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INSIGHT: The Evolution of Network Management

The growth in the capabilities of the monitoring and control (M&C) solutions available for satellite network operators has been staggering over the last 10 years. M&C products originally designed to provide the operator with the ability to remotely control the stations uplink and downlink equipment for a single antenna from a PC rather than equipment front panels. For each antenna that was installed, a new M&C computer was put into the operations room to allow operators to control the equipment. This resulted in operators having to learn multiple M&C systems just to manage the equipment in their facility.

Today’s M&C Solutions have evolved into true Network Management Solutions (NMS), which allows operators to manage all the equipment associated with all the antennas from a single operator terminal in the control room. For larger network operators, they can manage all their antennas across all their facilities from a single terminal located in their Network Operations Center (NOC). From this single terminal, they can control the equipment located half way around the globe as if standing right in front of it.

These new NMS Solutions also provide expanded scope into “what” could be managed. Traditional M&C Solutions focused on the antennas RF equipment. Today’s NMS solutions are being asked to manage all the equipment associated with the distribution of the network services. While this certainly includes the antenna RF equipment, it also includes the encoding/decoding equipment, matrix switches and routers, as well as the IP Network located at the facility (hubs, servers, gateways, firewall, etc.).

The NMS is also required to interface with the ancillary equipment associated with the facility such as the facility alarms (fire, temperature etc.), HVAC systems, Security Systems, and Power Systems (UPS, Generators, fuel tank levels, etc.).

All of these new capabilities certainly have made operators much more efficient in their day to day task of managing the equipment associated with their station or network which has in turn reduced the time to recover from any equipment failures when they do occur. Improved automation tools in the NMS products have also allowed them to automate much of the manual control that was required in the old M&C environment. Tasks such as switching from on-line to back-up equipment, or even an entire uplink or down-link; or performing uplink power control to account for rain-fade conditions can now all be automated.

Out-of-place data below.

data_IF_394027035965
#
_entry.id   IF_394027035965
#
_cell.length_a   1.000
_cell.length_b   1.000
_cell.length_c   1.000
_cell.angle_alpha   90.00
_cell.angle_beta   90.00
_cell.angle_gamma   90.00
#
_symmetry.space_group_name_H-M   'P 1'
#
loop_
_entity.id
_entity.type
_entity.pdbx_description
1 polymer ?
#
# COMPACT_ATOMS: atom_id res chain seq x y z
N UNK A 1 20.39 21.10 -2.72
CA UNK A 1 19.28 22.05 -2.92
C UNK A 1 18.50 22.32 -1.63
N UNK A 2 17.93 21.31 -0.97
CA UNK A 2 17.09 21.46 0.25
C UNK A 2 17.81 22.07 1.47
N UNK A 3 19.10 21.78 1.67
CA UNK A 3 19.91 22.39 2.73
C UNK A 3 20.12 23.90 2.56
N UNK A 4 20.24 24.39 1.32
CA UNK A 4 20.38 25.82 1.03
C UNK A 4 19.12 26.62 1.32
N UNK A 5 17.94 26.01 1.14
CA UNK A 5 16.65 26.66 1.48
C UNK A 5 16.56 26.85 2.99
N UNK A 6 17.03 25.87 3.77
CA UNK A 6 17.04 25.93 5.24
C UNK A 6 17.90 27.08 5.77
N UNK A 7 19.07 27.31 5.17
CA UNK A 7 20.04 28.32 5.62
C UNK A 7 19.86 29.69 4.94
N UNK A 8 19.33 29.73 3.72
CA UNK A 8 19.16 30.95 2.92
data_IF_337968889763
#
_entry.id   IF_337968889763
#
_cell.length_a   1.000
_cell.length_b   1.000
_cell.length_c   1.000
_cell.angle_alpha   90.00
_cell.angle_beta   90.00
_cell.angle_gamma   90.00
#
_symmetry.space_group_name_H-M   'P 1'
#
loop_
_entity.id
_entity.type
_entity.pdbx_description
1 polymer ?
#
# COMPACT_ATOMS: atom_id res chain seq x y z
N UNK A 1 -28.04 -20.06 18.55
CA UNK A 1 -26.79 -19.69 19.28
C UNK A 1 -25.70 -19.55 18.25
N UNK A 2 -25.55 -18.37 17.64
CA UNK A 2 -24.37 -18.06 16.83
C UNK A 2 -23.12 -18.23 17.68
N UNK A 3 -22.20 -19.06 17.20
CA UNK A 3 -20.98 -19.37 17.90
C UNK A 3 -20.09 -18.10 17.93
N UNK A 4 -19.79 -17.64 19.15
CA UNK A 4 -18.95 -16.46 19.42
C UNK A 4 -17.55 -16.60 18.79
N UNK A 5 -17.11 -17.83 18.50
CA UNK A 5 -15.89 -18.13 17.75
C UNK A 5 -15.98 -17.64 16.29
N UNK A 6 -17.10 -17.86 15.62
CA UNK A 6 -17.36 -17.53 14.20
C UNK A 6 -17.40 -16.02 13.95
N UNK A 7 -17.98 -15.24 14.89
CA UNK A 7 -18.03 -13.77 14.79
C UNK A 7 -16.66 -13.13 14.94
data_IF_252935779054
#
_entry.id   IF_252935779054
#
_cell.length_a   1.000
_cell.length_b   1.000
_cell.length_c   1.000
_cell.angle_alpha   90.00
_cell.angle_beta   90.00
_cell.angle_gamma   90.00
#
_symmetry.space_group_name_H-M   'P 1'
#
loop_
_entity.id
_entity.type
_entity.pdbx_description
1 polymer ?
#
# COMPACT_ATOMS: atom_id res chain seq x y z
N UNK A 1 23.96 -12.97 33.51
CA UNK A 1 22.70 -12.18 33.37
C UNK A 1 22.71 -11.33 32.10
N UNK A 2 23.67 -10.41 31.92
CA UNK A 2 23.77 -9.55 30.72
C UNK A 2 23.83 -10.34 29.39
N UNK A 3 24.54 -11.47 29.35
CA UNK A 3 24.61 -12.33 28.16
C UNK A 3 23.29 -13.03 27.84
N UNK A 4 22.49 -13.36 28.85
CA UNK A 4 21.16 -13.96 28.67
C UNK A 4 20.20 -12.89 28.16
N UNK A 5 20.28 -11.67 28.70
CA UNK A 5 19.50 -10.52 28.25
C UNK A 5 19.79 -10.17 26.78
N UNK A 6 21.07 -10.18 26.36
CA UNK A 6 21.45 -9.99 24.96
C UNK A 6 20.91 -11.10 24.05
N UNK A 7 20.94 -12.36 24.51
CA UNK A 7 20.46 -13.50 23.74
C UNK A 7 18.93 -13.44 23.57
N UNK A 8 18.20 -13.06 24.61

What hasn’t changed, until now, is the way the operators manage the network or facility. Since the very beginning and initial installs of the M&C Systems, operators have always been provided with a Graphical User Interface (GUI) that consisted of a block and level (B&L) screen display (See Figure 1) of the antenna uplink and downlink equipment. When an equipment failure occurred, operators would receive a pop-up notifying them of the failure, the icon on the screen would change color, and they would get an audible alarm to warn them a failure had occurred. Operators could then use the M&C GUI to identify the cause of the problem and work to resolve it. The same basic concepts 20 years ago are still being employed today save some minor changes based upon the new graphical capabilities of the software development environment today.

But the demands on the operators of these networks are changing and so are their requirements. With the ever increasing demand for satellite capacity and with the unique advantage satellite offers when serving rural as well as under developed and developing countries with communications services (voice/data/video), more and more network service providers are entering the marketplace, and existing network service providers are expanding out their networks at a rapid pace. Probably most importantly, the customers that are using these networks for their communications requirements are demanding that the network service providers meet higher and higher availability requirements for their mission critical applications.